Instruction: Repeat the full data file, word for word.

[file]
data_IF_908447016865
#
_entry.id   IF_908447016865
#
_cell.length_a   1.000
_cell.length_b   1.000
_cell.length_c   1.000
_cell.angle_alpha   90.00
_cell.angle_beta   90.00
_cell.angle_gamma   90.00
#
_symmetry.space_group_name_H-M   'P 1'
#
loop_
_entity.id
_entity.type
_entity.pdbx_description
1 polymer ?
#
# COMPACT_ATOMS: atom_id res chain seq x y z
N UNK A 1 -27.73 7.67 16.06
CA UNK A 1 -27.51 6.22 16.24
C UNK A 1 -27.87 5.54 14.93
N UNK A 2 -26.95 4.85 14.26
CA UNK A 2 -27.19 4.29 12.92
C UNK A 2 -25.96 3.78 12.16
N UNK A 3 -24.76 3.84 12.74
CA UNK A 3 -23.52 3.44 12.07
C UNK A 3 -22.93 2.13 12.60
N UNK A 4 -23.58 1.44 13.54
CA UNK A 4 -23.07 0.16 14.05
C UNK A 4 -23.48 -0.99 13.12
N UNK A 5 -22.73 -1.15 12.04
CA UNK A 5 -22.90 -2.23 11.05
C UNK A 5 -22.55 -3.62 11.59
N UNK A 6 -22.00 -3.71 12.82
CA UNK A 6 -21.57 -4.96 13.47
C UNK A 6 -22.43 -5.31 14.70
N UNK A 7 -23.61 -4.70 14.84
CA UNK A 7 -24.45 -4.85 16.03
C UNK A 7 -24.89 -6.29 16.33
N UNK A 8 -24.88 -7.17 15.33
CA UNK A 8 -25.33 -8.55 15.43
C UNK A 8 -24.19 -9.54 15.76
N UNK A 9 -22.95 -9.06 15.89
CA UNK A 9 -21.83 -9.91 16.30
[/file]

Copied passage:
data_IF_908447016865
#
_entry.id   IF_908447016865
#
_cell.length_a   1.000
_cell.length_b   1.000
_cell.length_c   1.000
_cell.angle_alpha   90.00
_cell.angle_beta   90.00
_cell.angle_gamma   90.00
#
_symmetry.space_group_name_H-M   'P 1'
#
loop_
_entity.id
_entity.type
_entity.pdbx_description
1 polymer ?
#
# COMPACT_ATOMS: atom_id res chain seq x y z
N UNK A 1 -27.73 7.67 16.06
CA UNK A 1 -27.51 6.22 16.24
C UNK A 1 -27.87 5.54 14.93
N UNK A 2 -26.95 4.85 14.26
CA UNK A 2 -27.19 4.29 12.92
C UNK A 2 -25.96 3.78 12.16
N UNK A 3 -24.76 3.84 12.74
CA UNK A 3 -23.52 3.44 12.07
C UNK A 3 -22.93 2.13 12.60
N UNK A 4 -23.58 1.44 13.54
CA UNK A 4 -23.07 0.16 14.05
C UNK A 4 -23.48 -0.99 13.12
N UNK A 5 -22.73 -1.15 12.04
CA UNK A 5 -22.90 -2.23 11.05
C UNK A 5 -22.55 -3.62 11.59
N UNK A 6 -22.00 -3.71 12.82
CA UNK A 6 -21.57 -4.96 13.47
C UNK A 6 -22.43 -5.31 14.70
N UNK A 7 -23.61 -4.70 14.84
CA UNK A 7 -24.45 -4.85 16.03
C UNK A 7 -24.89 -6.29 16.33
N UNK A 8 -24.88 -7.17 15.33
CA UNK A 8 -25.33 -8.55 15.43
C UNK A 8 -24.19 -9.54 15.76
N UNK A 9 -22.95 -9.06 15.89
CA UNK A 9 -21.83 -9.91 16.30